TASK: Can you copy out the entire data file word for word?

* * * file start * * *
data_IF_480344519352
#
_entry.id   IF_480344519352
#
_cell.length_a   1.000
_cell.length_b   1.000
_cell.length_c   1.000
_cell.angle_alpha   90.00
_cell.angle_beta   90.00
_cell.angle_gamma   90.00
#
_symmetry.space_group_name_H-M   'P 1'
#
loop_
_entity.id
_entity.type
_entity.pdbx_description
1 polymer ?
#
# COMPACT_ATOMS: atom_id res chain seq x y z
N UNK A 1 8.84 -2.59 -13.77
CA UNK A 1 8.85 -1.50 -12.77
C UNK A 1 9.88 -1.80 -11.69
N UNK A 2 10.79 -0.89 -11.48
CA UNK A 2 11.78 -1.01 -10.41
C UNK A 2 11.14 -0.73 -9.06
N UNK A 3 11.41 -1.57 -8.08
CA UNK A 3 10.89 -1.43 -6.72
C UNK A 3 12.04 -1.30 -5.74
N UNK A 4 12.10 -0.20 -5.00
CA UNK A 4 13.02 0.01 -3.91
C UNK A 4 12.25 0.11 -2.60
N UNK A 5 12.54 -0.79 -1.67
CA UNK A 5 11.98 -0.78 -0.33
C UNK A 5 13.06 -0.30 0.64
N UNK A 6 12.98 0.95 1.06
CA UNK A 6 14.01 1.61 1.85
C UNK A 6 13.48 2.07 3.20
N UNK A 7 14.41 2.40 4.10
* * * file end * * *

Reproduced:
data_IF_480344519352
#
_entry.id   IF_480344519352
#
_cell.length_a   1.000
_cell.length_b   1.000
_cell.length_c   1.000
_cell.angle_alpha   90.00
_cell.angle_beta   90.00
_cell.angle_gamma   90.00
#
_symmetry.space_group_name_H-M   'P 1'
#
loop_
_entity.id
_entity.type
_entity.pdbx_description
1 polymer ?
#
# COMPACT_ATOMS: atom_id res chain seq x y z
N UNK A 1 8.84 -2.59 -13.77
CA UNK A 1 8.85 -1.50 -12.77
C UNK A 1 9.88 -1.80 -11.69
N UNK A 2 10.79 -0.89 -11.48
CA UNK A 2 11.78 -1.01 -10.41
C UNK A 2 11.14 -0.73 -9.06
N UNK A 3 11.41 -1.57 -8.08
CA UNK A 3 10.89 -1.43 -6.72
C UNK A 3 12.04 -1.30 -5.74
N UNK A 4 12.10 -0.20 -5.00
CA UNK A 4 13.02 0.01 -3.91
C UNK A 4 12.25 0.11 -2.60
N UNK A 5 12.54 -0.79 -1.67
CA UNK A 5 11.98 -0.78 -0.33
C UNK A 5 13.06 -0.30 0.64
N UNK A 6 12.98 0.95 1.06
CA UNK A 6 14.01 1.61 1.85
C UNK A 6 13.48 2.07 3.20
N UNK A 7 14.41 2.40 4.10